|dc.description.abstract||Taking its lead from pūkenga Ngāpuhi Māori Marsden’s (Māori Marsden, 2003) writings relating to Papatūānuku (Motherearth) and Ngā Tawhito (the ancient ones), this thesis seeks a reading of two Western texts that retains Māori customs and philosophy, acknowledging that ‘Western’ and ‘Māori’ are linguistic and cultural constructs that cannot be simplified in opposition. In response to the vast range of artworks addressing the biblical ‘Ecce homo’, Ecce wahine traces a route through images operating at the margins of Jacques Derrida’s chapter ‘A Silkworm of One’s Own: Points of View Stitched on the Other Veil’, and Carl-Theodor Dreyer’s 1927 film The Passion of Joan of Arc.
Marginal images perform as sites of possibility for translation, retaining references to Ngā Tawhito, traditionally reserved for readings of Māori text and image from Aotearoa-New Zealand. This thesis also pays respect to Hinengaro (Hidden Maiden), who brings to the surface connections hitherto buried in memory. It prompts discussion on gendered and cultural difference in vision and seeing, naming, signs and signatures, notions of translation, sovereignty, colonization, film, image and text and on the place of Ngā Tawhito in contemporary readings of image.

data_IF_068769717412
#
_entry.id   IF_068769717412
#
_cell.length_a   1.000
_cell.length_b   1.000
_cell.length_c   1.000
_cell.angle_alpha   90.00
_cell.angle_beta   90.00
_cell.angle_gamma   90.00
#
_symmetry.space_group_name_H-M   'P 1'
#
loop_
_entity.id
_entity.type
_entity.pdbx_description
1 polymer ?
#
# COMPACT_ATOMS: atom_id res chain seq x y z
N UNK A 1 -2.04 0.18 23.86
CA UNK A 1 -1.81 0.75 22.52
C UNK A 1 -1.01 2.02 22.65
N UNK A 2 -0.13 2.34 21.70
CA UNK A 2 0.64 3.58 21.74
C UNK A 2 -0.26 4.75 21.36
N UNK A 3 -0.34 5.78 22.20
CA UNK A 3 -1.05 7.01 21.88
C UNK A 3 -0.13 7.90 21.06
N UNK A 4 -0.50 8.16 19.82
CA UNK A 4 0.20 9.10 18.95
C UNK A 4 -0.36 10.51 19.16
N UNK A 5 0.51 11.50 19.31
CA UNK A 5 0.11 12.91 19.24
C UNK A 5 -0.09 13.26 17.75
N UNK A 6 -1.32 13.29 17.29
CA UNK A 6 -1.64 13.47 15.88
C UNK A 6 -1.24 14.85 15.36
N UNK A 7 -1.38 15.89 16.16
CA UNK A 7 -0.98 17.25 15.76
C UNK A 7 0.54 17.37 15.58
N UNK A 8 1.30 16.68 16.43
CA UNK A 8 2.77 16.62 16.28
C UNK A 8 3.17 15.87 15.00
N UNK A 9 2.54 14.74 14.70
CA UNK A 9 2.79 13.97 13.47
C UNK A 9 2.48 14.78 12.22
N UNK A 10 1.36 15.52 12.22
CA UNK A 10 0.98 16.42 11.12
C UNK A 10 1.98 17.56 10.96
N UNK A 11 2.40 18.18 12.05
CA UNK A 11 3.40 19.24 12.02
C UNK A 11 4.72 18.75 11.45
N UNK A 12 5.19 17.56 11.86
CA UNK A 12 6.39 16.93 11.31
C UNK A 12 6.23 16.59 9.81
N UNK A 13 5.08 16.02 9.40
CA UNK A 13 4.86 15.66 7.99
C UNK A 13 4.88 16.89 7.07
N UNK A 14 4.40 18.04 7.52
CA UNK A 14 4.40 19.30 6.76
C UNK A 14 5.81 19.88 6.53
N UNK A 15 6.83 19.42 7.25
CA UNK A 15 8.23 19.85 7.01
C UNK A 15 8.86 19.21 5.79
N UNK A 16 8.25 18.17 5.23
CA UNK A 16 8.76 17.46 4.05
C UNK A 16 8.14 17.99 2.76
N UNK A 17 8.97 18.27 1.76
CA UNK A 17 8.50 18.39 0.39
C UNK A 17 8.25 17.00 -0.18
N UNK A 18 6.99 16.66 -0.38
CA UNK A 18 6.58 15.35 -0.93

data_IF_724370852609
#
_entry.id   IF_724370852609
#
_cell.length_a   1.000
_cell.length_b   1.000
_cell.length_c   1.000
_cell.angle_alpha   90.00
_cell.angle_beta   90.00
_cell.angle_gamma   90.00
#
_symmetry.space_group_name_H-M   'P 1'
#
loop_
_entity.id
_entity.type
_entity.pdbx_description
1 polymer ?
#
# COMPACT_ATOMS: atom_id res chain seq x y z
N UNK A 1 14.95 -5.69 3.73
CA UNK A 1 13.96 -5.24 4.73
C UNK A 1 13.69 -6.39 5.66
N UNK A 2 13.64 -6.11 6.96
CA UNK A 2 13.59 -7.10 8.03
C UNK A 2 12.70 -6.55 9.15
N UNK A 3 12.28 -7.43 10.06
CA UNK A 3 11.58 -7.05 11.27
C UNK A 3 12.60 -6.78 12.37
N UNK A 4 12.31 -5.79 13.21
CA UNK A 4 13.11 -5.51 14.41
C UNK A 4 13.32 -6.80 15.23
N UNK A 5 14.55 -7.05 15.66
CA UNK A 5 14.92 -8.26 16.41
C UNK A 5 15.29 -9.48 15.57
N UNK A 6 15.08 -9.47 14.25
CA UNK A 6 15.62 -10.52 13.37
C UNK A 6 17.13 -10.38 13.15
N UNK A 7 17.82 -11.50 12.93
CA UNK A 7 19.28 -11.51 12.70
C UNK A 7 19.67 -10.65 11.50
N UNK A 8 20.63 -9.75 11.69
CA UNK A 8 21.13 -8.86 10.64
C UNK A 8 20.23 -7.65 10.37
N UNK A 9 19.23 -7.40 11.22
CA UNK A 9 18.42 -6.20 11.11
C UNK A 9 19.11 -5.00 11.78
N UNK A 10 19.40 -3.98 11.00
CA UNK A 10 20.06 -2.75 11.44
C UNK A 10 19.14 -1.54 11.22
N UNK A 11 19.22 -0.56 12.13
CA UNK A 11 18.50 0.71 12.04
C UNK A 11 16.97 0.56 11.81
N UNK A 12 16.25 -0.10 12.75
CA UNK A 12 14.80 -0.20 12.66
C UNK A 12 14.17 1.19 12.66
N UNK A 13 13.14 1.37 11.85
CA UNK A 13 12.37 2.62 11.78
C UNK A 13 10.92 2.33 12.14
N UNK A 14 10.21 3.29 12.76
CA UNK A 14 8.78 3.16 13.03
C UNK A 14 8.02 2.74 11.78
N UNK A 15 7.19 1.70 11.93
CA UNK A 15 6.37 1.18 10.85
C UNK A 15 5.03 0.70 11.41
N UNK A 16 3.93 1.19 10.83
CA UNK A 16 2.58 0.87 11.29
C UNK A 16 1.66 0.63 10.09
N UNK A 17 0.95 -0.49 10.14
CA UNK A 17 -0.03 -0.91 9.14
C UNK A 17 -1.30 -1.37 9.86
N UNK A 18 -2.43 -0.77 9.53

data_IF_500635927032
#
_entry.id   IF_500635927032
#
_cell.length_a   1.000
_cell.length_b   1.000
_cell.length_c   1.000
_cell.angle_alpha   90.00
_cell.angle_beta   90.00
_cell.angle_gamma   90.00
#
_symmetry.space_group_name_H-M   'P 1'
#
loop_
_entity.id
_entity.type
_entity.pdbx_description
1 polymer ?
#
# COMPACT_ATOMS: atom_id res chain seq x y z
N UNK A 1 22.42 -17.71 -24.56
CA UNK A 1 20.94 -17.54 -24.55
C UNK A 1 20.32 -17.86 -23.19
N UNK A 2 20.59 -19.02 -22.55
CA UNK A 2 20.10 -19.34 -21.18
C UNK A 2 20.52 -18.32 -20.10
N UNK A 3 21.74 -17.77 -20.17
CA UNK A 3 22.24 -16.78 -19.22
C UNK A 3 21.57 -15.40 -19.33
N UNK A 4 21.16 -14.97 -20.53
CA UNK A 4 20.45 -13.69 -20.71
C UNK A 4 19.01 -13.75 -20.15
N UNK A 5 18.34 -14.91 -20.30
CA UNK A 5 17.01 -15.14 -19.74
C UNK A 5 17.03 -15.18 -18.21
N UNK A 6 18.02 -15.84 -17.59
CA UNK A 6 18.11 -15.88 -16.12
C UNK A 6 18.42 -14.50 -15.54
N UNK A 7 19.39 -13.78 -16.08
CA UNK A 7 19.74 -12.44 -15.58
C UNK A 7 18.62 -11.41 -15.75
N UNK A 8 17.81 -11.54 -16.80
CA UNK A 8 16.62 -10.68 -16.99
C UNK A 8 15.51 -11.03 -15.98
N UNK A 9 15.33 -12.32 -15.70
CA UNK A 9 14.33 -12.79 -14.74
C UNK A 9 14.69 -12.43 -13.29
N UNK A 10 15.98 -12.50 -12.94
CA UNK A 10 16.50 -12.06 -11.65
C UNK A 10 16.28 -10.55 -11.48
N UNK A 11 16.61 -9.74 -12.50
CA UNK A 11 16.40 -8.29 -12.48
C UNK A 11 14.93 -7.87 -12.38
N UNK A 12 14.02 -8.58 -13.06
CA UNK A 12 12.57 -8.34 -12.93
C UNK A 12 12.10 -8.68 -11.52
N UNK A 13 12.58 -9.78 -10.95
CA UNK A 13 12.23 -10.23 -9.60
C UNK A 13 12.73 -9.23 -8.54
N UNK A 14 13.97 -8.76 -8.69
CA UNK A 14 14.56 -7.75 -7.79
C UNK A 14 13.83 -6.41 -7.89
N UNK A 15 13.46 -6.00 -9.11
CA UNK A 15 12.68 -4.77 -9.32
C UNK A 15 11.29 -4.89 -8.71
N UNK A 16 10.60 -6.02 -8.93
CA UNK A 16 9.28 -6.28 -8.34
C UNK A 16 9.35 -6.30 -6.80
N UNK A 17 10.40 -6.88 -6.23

In search of a return home to and through the title, the graphic and visual encounter involving exegesis and exhibition that makes up the thesis moves slowly through a concealing and revealing veil, to approach those gendered and cultural differences. For it is at the site of vision and visibility that (im)possibilities of reading a relationship between Māori and Latin, between film and text, offer a translation in the form of a poetic opening. Such reading(writing) calls for inventions and interventions, for a poetics of mourning to pay respect to the dissimulating veil that hides ways of beholding cultured and gendered difference and attempts to read together two very disparate words; Ecce and Wahine.||en_NZ